I believe that I have told you previously of my disdain for a nail trim. I do not understand why my girls insist on trimming my wonderfully talon-like claws. They are perfect for snagging Dr Deb’s sweaters or gripping her legs should I start to slide off her lap. Yet they insist on trimming them, usually monthly! However, this pales in comparison to the indignity to which I was subjected just this week. I was picked up and carried to the treatment table, at which time my temperature was taken (I refuse to go into detail about THAT process) and then I was stabbed multiple times with a very sharp needle. In reality it felt more like a mosquito bite than a stab, but all the same, it was extremely undignified. What was it and why was I subjected to it? Dr Deb explained to me that it was a vaccine and I needed it to protect me from feline diseases like feline distemper, rabies, and feline leukemia. Well, that was not nearly enough information for me, so I decided to look into it a little more. What I found was very interesting and I decided I should share it with you. Of course, if you end up with questions at the end, please give my girls a call at the office. You can find the number at the top of the page.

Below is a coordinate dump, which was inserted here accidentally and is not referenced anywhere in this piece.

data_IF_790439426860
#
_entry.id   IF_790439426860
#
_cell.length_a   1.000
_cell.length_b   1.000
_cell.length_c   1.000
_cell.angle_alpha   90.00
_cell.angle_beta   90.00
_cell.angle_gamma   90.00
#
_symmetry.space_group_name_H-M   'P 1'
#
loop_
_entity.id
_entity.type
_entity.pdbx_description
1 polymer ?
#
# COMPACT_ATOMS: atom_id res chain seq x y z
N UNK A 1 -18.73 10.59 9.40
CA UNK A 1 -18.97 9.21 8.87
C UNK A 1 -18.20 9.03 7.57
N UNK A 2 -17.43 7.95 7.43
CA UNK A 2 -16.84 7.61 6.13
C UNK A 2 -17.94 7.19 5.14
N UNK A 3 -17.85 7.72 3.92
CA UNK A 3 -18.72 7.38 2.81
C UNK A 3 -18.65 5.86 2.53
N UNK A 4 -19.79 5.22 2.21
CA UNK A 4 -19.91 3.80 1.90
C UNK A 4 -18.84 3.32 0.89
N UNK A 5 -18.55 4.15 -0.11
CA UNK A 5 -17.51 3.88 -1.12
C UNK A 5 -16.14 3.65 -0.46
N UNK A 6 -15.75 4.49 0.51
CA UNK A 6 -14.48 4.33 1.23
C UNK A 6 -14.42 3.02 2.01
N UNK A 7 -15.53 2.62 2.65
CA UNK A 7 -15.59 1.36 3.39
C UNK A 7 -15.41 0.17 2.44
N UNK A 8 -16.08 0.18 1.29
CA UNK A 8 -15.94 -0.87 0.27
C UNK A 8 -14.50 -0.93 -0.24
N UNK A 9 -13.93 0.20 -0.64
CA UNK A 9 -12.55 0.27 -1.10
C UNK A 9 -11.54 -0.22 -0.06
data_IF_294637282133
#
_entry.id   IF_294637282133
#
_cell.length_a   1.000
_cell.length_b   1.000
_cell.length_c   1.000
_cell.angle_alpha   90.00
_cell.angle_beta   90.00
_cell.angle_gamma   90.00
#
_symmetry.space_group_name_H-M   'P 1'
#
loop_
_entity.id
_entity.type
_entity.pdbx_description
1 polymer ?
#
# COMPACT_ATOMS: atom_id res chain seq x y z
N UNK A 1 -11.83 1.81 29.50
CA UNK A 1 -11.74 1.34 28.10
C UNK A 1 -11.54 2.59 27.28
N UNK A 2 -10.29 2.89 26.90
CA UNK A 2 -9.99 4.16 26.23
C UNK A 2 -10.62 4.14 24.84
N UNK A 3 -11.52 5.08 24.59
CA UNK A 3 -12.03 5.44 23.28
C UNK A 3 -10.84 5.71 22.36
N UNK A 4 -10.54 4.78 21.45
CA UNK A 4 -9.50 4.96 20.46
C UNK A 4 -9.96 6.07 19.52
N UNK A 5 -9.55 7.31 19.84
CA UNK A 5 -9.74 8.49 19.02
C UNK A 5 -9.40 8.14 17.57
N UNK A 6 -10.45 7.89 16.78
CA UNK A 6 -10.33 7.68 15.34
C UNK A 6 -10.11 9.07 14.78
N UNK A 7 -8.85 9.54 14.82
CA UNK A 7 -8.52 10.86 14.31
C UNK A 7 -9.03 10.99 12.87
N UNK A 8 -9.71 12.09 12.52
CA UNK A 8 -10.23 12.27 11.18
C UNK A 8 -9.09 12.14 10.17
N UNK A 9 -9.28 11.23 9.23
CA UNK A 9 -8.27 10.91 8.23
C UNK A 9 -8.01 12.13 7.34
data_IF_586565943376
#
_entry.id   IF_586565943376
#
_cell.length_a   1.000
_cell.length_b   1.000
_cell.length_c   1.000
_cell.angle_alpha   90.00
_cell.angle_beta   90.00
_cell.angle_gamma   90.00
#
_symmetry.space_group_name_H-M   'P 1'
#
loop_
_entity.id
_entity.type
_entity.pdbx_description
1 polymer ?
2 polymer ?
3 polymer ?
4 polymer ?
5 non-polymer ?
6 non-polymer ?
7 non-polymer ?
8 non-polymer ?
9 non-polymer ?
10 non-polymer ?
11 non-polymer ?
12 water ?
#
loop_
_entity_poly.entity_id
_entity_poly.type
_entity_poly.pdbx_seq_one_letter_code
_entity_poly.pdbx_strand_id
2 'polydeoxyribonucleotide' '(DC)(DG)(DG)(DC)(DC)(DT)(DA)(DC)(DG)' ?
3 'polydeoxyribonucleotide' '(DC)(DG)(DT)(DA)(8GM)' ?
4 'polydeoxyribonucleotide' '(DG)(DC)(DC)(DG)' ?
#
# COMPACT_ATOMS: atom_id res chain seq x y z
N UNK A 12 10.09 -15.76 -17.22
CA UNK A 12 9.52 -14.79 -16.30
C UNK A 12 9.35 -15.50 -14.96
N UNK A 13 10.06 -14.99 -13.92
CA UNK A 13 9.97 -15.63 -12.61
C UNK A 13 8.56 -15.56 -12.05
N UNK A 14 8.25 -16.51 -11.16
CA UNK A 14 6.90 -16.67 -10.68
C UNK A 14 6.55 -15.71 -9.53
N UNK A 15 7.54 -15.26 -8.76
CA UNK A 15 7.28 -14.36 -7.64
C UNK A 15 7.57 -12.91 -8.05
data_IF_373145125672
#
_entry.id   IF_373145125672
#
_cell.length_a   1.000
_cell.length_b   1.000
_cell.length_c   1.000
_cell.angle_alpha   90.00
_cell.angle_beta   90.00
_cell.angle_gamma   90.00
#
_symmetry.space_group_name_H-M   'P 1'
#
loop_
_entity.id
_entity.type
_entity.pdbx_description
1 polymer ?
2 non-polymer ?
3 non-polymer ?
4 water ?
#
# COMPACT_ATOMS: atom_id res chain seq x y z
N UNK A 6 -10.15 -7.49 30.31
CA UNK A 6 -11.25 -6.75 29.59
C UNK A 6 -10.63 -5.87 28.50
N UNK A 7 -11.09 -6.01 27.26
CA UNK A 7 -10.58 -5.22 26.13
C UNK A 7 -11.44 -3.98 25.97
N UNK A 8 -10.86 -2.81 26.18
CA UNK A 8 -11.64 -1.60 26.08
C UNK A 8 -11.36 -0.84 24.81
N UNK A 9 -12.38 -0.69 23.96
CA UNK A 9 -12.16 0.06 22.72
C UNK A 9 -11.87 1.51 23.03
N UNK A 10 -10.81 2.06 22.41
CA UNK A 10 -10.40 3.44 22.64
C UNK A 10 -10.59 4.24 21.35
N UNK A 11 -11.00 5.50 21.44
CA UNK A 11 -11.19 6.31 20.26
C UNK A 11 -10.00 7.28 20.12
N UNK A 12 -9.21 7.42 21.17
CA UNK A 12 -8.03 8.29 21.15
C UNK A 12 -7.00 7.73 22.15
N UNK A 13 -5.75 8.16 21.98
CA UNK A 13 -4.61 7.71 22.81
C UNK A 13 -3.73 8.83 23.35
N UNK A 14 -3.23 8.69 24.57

My first question was, of course, what is a vaccine? Being a wordsmith myself, I love to find the origins of words. The word vaccine comes from the Latin word “vacca”, which means cow. WHAT? What do cows have to do with anything other than providing delicious milk? Apparently an English country doctor discovered long ago that when people were given a preparation derived from a common cattle disease called cowpox, also known as vaccinia, they developed a small skin reaction at the time of the exposure. Later, when exposed to the deadly smallpox virus (which is closely related to cowpox) they remained healthy, or “immune”. More than a hundred years later, French scientist Louis Pasteur, and his colleagues,the State found they could protect people and animals against a variety of diseases, including rabies, by administering injections of the various infectious microorganisms in an altered form. The two main alterations were “inactivated” or killed viruses, and “attenuated” or “modified”, meaning the second form was still living but had been modified into a harmless form of the disease. Both the “killed” vaccine and the “modified-live” vaccines have advantages and disadvantages. The choice of which to use is based on individual circumstances. I know that Dr Deb and Dr Alice, and the staff at Bear Creek Animal Clinic have spent lots of time researching which type of vaccines are the safest and best to use. They will also spend the time necessary to make sure that your pet gets the appropriate vaccines.